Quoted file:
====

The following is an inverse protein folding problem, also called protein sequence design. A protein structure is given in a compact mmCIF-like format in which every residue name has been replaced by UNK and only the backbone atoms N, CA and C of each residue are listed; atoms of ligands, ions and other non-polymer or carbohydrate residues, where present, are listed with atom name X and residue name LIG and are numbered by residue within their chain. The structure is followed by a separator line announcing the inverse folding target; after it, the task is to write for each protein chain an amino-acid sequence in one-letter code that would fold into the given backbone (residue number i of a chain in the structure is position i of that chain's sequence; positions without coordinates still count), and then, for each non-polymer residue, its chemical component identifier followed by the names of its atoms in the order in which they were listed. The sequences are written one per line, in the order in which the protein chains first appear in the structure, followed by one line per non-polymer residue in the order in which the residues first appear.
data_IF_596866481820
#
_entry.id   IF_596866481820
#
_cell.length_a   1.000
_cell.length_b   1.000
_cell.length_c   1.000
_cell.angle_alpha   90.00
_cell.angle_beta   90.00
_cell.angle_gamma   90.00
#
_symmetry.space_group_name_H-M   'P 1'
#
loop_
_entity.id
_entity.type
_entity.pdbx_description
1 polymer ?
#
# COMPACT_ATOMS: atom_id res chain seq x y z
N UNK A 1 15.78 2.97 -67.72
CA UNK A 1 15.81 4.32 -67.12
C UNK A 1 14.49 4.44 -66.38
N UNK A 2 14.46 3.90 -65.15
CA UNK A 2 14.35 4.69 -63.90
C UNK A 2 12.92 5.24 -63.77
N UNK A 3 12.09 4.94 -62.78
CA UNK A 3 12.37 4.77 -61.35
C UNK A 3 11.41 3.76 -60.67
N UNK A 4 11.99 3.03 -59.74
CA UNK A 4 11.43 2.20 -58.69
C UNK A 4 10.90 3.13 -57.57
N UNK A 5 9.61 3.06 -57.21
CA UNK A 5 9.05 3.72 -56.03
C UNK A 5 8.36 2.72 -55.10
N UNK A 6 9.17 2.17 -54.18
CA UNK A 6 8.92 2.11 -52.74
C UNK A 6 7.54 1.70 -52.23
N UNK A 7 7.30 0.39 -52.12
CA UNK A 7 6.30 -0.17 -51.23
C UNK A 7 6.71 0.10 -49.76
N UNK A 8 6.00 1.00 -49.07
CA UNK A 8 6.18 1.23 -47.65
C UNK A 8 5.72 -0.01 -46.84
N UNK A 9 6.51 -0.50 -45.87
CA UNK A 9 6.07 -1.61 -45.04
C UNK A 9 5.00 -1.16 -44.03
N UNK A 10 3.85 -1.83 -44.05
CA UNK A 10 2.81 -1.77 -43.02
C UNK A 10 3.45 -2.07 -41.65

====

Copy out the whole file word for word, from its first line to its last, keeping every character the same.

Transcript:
The following is an inverse protein folding problem, also called protein sequence design. A protein structure is given in a compact mmCIF-like format in which every residue name has been replaced by UNK and only the backbone atoms N, CA and C of each residue are listed; atoms of ligands, ions and other non-polymer or carbohydrate residues, where present, are listed with atom name X and residue name LIG and are numbered by residue within their chain. The structure is followed by a separator line announcing the inverse folding target; after it, the task is to write for each protein chain an amino-acid sequence in one-letter code that would fold into the given backbone (residue number i of a chain in the structure is position i of that chain's sequence; positions without coordinates still count), and then, for each non-polymer residue, its chemical component identifier followed by the names of its atoms in the order in which they were listed. The sequences are written one per line, in the order in which the protein chains first appear in the structure, followed by one line per non-polymer residue in the order in which the residues first appear.
data_IF_596866481820
#
_entry.id   IF_596866481820
#
_cell.length_a   1.000
_cell.length_b   1.000
_cell.length_c   1.000
_cell.angle_alpha   90.00
_cell.angle_beta   90.00
_cell.angle_gamma   90.00
#
_symmetry.space_group_name_H-M   'P 1'
#
loop_
_entity.id
_entity.type
_entity.pdbx_description
1 polymer ?
#
# COMPACT_ATOMS: atom_id res chain seq x y z
N UNK A 1 15.78 2.97 -67.72
CA UNK A 1 15.81 4.32 -67.12
C UNK A 1 14.49 4.44 -66.38
N UNK A 2 14.46 3.90 -65.15
CA UNK A 2 14.35 4.69 -63.90
C UNK A 2 12.92 5.24 -63.77
N UNK A 3 12.09 4.94 -62.78
CA UNK A 3 12.37 4.77 -61.35
C UNK A 3 11.41 3.76 -60.67
N UNK A 4 11.99 3.03 -59.74
CA UNK A 4 11.43 2.20 -58.69
C UNK A 4 10.90 3.13 -57.57
N UNK A 5 9.61 3.06 -57.21
CA UNK A 5 9.05 3.72 -56.03
C UNK A 5 8.36 2.72 -55.10
N UNK A 6 9.17 2.17 -54.18
CA UNK A 6 8.92 2.11 -52.74
C UNK A 6 7.54 1.70 -52.23
N UNK A 7 7.30 0.39 -52.12
CA UNK A 7 6.30 -0.17 -51.23
C UNK A 7 6.71 0.10 -49.76
N UNK A 8 6.00 1.00 -49.07
CA UNK A 8 6.18 1.23 -47.65
C UNK A 8 5.72 -0.01 -46.84
N UNK A 9 6.51 -0.50 -45.87
CA UNK A 9 6.07 -1.61 -45.04
C UNK A 9 5.00 -1.16 -44.03
N UNK A 10 3.85 -1.83 -44.05
CA UNK A 10 2.81 -1.77 -43.02
C UNK A 10 3.45 -2.07 -41.65